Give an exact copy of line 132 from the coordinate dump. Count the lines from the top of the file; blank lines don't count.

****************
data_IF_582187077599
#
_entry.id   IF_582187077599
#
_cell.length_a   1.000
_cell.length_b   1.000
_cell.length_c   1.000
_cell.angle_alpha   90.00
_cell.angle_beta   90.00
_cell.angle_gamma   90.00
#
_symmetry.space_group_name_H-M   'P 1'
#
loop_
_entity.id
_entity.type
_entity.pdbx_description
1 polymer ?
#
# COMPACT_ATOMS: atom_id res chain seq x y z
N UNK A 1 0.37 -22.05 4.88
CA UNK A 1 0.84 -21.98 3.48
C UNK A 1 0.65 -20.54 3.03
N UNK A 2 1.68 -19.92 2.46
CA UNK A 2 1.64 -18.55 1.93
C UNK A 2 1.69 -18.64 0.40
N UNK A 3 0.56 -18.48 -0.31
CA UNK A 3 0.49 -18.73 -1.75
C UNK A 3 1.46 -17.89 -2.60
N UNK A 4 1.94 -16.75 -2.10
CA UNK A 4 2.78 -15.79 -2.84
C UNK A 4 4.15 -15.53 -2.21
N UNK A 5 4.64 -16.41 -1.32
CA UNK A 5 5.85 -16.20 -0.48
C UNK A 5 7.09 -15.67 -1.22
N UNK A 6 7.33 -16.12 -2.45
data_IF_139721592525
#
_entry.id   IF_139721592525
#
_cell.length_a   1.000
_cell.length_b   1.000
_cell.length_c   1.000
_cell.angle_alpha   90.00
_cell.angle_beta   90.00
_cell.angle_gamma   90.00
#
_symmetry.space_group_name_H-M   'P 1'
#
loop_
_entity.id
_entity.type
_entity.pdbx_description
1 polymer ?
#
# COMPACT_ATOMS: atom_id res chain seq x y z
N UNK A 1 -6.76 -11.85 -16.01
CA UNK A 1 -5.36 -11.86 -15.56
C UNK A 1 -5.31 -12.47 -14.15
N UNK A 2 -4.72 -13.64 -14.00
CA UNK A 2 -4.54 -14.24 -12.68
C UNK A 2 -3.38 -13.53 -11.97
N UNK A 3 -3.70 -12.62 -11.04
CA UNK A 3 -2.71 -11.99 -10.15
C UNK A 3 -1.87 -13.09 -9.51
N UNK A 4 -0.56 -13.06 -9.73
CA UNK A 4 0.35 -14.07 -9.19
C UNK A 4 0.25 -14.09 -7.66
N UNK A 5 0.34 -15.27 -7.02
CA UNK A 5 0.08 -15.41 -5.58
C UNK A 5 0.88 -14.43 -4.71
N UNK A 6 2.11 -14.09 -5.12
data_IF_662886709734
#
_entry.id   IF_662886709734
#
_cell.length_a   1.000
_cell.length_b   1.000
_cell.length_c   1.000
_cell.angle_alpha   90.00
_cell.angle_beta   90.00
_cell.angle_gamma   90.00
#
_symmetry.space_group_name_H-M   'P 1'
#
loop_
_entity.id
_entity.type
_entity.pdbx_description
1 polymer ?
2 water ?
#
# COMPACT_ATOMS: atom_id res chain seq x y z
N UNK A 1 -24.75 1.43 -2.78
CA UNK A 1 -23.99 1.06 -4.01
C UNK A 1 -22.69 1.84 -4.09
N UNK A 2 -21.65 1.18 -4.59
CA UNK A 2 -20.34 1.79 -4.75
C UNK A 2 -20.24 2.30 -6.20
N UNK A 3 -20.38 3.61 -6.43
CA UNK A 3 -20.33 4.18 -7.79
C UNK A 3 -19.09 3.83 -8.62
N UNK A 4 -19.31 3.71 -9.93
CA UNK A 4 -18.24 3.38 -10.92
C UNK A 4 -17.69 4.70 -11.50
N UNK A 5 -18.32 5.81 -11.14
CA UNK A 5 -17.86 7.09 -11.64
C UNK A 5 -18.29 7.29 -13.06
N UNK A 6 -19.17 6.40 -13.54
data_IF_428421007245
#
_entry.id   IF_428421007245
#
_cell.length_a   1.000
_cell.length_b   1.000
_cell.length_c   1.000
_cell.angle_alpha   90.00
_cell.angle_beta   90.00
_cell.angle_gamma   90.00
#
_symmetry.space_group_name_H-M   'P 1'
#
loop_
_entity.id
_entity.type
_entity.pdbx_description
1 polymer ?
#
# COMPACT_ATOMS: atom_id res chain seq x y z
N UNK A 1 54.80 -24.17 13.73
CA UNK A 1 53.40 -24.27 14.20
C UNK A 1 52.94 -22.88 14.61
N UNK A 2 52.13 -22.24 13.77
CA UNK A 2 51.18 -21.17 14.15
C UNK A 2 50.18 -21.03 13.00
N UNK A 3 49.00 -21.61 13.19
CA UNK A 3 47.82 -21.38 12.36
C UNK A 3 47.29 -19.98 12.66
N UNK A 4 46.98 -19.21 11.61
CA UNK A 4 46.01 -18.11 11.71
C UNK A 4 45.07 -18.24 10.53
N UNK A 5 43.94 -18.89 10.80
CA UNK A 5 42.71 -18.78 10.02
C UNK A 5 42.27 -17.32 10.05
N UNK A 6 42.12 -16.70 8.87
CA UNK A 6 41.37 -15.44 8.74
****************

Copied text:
C UNK A 1 52.94 -22.88 14.61